One of the dangerous things about anger is how truly gratifying and addicting it can be; displaying anger towards another subconsciously adopts the role of being ‘right’ while the other person is ‘wrong.’ Combine this sense of entitlement we feel, along with the dangerous drug-like emotional feelings we have, and you have a threatening combination, ready to pull anyone out of their minds and into the gutter at a moment’s notice.

It’s important to realize that having a thought and becoming a thought are not in any way, shape, or form the same thing. This is an important attitude you can embrace, and will not only allow you a greater sense of peace in your own life, but will allow you to understand the workings of others around you more intimately.

Just because you have an anger within you, does not mean you are inherently anger itself, or even that that anger really belongs to you. Emotions can be like the flu, and often spread in the same ways(close proximity with affected people). But the point is, you are NOT your anger, you just can’t tell the difference sometimes.

‘This too shall pass’

One of my favourite parables is the story allegedly originating from Persian Sufi poetry, that tells of king being humbled by the four simple words, ‘This Too Shall Pass’, illustrating that all mental, emotional, and physical(positive or negative) conditions will always come to pass. If this is not a concept you are familiar with, I suggest considering it with great investigation, and finding the truth of these statements and how they apply to you and your life. In the midst of emotional chaos, remembering these 4 words can be like a lighthouse on the horizon, guiding you home; but sometimes we need a Witness to see through the fog and recognize the light.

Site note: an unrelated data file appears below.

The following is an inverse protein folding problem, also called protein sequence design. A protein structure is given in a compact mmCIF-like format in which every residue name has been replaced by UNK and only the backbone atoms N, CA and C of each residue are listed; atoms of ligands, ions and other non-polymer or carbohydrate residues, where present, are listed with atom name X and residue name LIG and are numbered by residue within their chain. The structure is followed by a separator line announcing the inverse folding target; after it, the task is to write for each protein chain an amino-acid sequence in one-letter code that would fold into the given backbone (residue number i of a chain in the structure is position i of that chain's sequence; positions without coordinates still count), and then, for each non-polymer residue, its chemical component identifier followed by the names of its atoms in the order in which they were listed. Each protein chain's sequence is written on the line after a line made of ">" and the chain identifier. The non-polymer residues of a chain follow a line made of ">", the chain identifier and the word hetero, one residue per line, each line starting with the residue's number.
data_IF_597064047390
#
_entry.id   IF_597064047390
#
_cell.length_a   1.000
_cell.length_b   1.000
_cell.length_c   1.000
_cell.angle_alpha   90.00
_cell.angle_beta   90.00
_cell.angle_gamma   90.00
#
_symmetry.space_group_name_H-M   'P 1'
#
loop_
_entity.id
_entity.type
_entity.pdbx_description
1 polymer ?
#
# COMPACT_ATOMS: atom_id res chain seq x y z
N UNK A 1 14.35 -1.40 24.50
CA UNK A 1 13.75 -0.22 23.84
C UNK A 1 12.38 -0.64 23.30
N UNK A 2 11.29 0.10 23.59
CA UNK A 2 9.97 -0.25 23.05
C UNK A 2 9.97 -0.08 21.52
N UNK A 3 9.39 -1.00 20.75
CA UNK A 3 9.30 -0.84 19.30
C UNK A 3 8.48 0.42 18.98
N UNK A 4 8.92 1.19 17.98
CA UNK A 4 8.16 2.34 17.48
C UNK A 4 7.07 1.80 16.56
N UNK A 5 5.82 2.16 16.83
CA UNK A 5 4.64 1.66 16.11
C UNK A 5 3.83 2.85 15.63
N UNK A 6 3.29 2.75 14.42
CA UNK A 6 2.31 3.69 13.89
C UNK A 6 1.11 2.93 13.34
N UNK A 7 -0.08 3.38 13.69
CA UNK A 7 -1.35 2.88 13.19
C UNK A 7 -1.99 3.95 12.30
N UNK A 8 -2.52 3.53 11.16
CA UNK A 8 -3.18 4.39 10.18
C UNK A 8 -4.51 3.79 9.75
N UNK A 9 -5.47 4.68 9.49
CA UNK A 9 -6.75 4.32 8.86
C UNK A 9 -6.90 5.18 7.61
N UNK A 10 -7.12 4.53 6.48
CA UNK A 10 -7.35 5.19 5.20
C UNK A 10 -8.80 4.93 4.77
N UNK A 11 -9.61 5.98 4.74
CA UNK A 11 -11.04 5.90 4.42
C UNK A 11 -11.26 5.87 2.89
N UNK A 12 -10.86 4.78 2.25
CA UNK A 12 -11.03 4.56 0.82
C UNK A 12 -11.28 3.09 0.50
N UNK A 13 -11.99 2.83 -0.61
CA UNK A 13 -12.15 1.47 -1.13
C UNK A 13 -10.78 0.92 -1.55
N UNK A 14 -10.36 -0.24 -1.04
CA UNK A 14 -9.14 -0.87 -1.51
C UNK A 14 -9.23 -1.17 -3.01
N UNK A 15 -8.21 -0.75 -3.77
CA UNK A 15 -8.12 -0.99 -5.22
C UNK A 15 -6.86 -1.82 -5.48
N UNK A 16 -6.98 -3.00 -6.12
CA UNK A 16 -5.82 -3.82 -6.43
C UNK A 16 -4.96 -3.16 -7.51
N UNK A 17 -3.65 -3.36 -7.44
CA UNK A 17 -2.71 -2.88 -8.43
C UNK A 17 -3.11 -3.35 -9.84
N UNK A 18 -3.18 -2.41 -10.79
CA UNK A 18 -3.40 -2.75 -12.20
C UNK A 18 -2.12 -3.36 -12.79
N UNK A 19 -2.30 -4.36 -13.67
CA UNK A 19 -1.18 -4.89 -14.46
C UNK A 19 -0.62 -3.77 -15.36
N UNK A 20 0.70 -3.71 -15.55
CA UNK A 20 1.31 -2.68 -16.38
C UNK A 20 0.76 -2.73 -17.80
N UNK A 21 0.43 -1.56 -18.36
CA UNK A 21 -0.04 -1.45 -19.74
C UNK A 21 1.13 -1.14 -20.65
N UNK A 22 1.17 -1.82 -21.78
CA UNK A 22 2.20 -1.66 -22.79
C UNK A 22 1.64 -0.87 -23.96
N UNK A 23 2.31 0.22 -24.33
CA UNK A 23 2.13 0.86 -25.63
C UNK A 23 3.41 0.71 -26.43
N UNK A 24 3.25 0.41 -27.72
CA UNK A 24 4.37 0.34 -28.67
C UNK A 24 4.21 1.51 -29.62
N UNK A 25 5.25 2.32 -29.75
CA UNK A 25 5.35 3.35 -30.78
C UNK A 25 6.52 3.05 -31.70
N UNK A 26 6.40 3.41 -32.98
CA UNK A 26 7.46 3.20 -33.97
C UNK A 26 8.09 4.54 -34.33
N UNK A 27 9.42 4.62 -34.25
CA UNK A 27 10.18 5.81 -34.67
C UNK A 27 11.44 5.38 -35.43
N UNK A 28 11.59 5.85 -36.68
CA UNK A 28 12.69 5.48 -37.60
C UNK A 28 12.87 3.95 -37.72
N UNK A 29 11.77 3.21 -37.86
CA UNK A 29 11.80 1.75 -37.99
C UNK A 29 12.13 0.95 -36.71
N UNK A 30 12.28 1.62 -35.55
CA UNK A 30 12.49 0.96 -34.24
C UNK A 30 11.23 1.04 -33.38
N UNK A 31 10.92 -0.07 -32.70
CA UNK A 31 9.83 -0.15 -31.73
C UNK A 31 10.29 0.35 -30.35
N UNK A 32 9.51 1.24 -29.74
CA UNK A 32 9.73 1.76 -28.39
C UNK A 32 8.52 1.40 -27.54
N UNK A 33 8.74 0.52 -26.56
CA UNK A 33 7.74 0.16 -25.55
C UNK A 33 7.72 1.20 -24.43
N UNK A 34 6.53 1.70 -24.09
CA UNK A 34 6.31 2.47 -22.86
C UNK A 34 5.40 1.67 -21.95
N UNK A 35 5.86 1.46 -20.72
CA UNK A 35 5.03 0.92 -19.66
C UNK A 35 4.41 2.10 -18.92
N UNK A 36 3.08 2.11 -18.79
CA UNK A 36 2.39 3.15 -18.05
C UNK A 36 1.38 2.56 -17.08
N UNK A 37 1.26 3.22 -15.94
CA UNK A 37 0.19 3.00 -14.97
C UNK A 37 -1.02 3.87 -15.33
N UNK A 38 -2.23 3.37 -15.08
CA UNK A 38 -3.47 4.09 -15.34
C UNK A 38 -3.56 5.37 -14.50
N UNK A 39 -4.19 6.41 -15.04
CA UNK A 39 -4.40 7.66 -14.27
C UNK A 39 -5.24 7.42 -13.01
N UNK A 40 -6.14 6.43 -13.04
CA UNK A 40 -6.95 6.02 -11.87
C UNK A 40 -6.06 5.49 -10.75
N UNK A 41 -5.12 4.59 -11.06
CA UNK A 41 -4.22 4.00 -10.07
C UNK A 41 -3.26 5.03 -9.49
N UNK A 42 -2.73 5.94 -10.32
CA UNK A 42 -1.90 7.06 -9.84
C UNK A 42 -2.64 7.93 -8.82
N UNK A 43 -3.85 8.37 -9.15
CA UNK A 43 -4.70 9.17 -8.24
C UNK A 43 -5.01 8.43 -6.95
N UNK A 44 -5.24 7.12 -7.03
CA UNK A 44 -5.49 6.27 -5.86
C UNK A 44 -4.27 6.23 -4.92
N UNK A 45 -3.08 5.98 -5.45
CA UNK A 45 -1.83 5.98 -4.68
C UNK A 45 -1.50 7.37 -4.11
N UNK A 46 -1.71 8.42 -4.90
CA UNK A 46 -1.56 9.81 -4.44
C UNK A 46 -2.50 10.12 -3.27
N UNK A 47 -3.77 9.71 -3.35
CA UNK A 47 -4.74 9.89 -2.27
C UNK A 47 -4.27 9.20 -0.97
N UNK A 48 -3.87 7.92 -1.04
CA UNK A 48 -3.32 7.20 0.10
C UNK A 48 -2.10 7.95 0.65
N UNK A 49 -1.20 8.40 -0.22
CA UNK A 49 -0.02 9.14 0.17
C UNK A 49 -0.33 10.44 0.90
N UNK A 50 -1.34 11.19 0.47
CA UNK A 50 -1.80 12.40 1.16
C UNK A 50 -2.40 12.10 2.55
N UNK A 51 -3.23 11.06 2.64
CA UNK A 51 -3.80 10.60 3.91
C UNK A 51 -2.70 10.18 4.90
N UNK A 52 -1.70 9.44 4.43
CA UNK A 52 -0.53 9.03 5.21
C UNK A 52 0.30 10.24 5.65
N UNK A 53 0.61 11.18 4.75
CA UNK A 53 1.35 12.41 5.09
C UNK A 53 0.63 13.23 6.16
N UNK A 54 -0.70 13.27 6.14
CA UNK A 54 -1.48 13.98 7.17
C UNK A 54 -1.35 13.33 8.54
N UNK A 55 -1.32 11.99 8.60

The Witness doesn’t judge, it merely watches

So what is the Witness? The Witness can be thought of as the part of you that is seeing, but not looking; that is to say, a kind of back wall of your mind running through the movie of your life, without any input or intention of finding anything. It is completely a receptive process, and has no activity at all aside from just ‘witnessing.’ It does not evaluate, judge, or even feed into the thinking process. The Witness merely observes your actions, moods, and thoughts completely free of judgment. If you find yourself becoming angry, and your witness is observing, you will find it hard to be against yourself(thinking down on yourself for being angry), which can feed the anger further(what we resist, persists). In fact, if there is any evaluation of your thoughts and moods, that evaluation is also being witnessed and observed exactly the way it is.

This is important, and refers to the ‘thinking about thinking’ I was talking about earlier. If you’re like most people, much of the chatter in your mind isn’t even authentic thought, but an evaluation of earlier ideas and moods, “I’m so good for such and such” or, “Look what I’ve done, I’m so dreadful.”

You must allow this evaluation to be witnessed as well. The Witness is not a further way of criticizing, it’s letting things be as they are and merely observing. Your Witness doesn’t care how well off or living in sin you are. It merely watches. It is not there to judge you at all.